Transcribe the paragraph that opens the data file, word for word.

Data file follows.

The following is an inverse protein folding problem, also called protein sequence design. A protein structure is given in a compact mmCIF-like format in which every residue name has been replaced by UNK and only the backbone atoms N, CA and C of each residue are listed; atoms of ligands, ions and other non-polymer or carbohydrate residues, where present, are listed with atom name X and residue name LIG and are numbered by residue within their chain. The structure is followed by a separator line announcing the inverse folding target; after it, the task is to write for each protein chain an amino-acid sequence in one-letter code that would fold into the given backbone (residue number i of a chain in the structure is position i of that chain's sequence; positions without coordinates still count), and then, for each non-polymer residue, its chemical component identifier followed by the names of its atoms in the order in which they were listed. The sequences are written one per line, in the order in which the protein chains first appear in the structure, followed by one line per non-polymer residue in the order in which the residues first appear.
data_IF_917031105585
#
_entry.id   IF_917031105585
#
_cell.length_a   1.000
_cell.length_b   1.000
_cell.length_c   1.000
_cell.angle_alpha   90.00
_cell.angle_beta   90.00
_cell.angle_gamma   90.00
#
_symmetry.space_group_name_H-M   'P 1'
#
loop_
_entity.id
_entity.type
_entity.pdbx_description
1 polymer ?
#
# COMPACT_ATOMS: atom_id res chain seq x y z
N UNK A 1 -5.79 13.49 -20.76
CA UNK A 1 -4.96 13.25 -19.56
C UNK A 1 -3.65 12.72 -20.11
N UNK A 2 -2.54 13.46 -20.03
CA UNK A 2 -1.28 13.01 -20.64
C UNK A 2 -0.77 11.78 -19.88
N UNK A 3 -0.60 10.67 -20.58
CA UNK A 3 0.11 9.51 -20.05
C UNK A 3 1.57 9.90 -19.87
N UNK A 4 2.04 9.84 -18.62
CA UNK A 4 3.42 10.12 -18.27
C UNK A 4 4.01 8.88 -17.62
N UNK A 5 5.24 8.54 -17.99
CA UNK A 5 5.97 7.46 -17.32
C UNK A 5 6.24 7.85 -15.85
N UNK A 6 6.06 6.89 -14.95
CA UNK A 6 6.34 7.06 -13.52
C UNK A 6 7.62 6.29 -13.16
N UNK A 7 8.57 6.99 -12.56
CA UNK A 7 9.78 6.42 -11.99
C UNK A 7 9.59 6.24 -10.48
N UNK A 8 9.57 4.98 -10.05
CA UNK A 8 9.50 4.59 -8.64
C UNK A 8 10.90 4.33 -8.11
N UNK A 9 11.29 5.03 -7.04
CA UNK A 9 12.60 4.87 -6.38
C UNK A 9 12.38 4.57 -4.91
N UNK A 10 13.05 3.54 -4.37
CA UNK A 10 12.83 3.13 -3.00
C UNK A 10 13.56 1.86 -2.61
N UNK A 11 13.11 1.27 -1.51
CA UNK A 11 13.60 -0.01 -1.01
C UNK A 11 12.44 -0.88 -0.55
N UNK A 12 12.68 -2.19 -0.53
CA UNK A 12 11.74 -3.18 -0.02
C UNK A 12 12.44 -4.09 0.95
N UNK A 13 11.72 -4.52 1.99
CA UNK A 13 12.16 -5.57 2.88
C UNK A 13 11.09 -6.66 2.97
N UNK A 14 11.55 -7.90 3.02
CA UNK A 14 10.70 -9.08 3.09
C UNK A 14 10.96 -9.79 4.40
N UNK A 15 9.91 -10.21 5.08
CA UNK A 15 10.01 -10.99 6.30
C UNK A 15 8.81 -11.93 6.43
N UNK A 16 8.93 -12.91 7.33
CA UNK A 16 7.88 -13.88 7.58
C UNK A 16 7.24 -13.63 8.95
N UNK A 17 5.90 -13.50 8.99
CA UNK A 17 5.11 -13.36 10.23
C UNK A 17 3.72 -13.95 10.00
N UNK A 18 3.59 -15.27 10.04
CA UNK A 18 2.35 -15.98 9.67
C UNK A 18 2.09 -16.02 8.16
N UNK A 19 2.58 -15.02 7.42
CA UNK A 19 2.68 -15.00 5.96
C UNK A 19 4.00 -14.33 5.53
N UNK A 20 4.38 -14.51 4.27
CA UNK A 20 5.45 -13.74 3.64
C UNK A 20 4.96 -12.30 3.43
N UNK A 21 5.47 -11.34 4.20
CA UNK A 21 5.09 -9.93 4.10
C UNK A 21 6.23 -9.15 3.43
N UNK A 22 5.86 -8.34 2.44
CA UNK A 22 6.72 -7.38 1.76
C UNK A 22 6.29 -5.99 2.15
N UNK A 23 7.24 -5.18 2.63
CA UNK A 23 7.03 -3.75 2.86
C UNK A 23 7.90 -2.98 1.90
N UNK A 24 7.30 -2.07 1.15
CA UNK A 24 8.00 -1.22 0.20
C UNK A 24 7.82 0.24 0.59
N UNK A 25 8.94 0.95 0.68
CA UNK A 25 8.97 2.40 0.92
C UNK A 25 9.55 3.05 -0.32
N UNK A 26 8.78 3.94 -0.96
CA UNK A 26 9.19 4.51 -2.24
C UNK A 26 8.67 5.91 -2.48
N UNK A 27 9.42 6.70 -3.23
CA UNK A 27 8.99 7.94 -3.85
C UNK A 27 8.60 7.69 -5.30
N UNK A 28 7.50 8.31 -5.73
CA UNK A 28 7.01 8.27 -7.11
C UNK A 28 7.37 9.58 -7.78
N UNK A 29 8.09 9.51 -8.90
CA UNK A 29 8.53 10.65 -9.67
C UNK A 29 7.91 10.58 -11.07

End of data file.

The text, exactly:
The following is an inverse protein folding problem, also called protein sequence design. A protein structure is given in a compact mmCIF-like format in which every residue name has been replaced by UNK and only the backbone atoms N, CA and C of each residue are listed; atoms of ligands, ions and other non-polymer or carbohydrate residues, where present, are listed with atom name X and residue name LIG and are numbered by residue within their chain. The structure is followed by a separator line announcing the inverse folding target; after it, the task is to write for each protein chain an amino-acid sequence in one-letter code that would fold into the given backbone (residue number i of a chain in the structure is position i of that chain's sequence; positions without coordinates still count), and then, for each non-polymer residue, its chemical component identifier followed by the names of its atoms in the order in which they were listed. The sequences are written one per line, in the order in which the protein chains first appear in the structure, followed by one line per non-polymer residue in the order in which the residues first appear.